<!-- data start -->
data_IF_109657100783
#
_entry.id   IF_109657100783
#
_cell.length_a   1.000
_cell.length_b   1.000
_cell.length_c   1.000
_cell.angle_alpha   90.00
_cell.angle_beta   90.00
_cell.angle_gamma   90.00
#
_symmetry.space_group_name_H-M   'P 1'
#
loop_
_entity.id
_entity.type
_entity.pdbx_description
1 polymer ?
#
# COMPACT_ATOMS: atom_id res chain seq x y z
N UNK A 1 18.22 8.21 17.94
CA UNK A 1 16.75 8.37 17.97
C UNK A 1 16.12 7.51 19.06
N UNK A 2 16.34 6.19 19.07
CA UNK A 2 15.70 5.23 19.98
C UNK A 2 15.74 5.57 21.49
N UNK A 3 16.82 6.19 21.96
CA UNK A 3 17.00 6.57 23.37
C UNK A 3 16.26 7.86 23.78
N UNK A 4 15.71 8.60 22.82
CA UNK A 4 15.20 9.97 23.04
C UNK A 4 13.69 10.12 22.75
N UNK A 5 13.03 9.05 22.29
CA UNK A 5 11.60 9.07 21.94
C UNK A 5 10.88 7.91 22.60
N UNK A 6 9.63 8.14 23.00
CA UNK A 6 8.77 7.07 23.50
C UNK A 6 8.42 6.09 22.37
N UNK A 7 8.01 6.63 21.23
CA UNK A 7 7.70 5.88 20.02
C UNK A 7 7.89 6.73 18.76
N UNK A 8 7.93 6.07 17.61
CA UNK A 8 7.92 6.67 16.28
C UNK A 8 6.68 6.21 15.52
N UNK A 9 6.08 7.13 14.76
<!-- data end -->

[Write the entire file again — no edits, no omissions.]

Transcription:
data_IF_109657100783
#
_entry.id   IF_109657100783
#
_cell.length_a   1.000
_cell.length_b   1.000
_cell.length_c   1.000
_cell.angle_alpha   90.00
_cell.angle_beta   90.00
_cell.angle_gamma   90.00
#
_symmetry.space_group_name_H-M   'P 1'
#
loop_
_entity.id
_entity.type
_entity.pdbx_description
1 polymer ?
#
# COMPACT_ATOMS: atom_id res chain seq x y z
N UNK A 1 18.22 8.21 17.94
CA UNK A 1 16.75 8.37 17.97
C UNK A 1 16.12 7.51 19.06
N UNK A 2 16.34 6.19 19.07
CA UNK A 2 15.70 5.23 19.98
C UNK A 2 15.74 5.57 21.49
N UNK A 3 16.82 6.19 21.96
CA UNK A 3 17.00 6.57 23.37
C UNK A 3 16.26 7.86 23.78
N UNK A 4 15.71 8.60 22.82
CA UNK A 4 15.20 9.97 23.04
C UNK A 4 13.69 10.12 22.75
N UNK A 5 13.03 9.05 22.29
CA UNK A 5 11.60 9.07 21.94
C UNK A 5 10.88 7.91 22.60
N UNK A 6 9.63 8.14 23.00
CA UNK A 6 8.77 7.07 23.50
C UNK A 6 8.42 6.09 22.37
N UNK A 7 8.01 6.63 21.23
CA UNK A 7 7.70 5.88 20.02
C UNK A 7 7.89 6.73 18.76
N UNK A 8 7.93 6.07 17.61
CA UNK A 8 7.92 6.67 16.28
C UNK A 8 6.68 6.21 15.52
N UNK A 9 6.08 7.13 14.76